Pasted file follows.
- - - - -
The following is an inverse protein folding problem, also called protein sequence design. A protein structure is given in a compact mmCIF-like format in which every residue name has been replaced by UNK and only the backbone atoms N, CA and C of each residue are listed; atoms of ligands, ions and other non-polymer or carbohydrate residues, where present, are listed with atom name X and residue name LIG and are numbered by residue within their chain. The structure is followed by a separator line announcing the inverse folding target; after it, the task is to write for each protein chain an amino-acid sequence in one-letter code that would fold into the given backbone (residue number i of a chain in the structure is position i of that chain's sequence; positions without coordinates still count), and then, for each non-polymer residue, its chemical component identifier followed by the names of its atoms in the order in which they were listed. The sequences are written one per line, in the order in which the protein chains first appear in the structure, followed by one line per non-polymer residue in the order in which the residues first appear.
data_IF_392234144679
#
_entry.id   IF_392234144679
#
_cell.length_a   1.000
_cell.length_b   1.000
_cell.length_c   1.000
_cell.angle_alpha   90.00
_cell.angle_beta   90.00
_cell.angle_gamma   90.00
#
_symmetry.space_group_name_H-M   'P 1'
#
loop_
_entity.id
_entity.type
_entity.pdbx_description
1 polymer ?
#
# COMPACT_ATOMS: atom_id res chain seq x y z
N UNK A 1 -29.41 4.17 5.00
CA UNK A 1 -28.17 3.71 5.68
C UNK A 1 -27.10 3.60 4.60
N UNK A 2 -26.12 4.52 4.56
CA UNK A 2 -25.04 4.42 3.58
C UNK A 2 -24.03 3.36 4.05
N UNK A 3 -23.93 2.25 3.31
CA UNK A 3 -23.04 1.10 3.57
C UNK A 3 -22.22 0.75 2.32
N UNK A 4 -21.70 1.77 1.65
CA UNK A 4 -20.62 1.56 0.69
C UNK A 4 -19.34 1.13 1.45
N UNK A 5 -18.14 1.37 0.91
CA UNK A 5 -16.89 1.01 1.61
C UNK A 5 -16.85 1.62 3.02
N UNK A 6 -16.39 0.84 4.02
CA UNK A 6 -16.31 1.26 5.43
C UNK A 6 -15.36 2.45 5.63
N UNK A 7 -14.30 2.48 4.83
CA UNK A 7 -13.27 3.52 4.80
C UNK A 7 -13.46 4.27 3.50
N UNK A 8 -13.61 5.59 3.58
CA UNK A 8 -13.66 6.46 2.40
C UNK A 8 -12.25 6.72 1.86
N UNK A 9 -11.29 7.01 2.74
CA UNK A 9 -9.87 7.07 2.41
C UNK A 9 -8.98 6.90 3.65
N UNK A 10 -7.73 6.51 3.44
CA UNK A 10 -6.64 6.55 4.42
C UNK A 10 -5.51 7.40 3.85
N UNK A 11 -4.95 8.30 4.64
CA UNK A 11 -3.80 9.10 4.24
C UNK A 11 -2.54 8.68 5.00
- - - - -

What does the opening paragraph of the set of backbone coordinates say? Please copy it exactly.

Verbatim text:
The following is an inverse protein folding problem, also called protein sequence design. A protein structure is given in a compact mmCIF-like format in which every residue name has been replaced by UNK and only the backbone atoms N, CA and C of each residue are listed; atoms of ligands, ions and other non-polymer or carbohydrate residues, where present, are listed with atom name X and residue name LIG and are numbered by residue within their chain. The structure is followed by a separator line announcing the inverse folding target; after it, the task is to write for each protein chain an amino-acid sequence in one-letter code that would fold into the given backbone (residue number i of a chain in the structure is position i of that chain's sequence; positions without coordinates still count), and then, for each non-polymer residue, its chemical component identifier followed by the names of its atoms in the order in which they were listed. The sequences are written one per line, in the order in which the protein chains first appear in the structure, followed by one line per non-polymer residue in the order in which the residues first appear.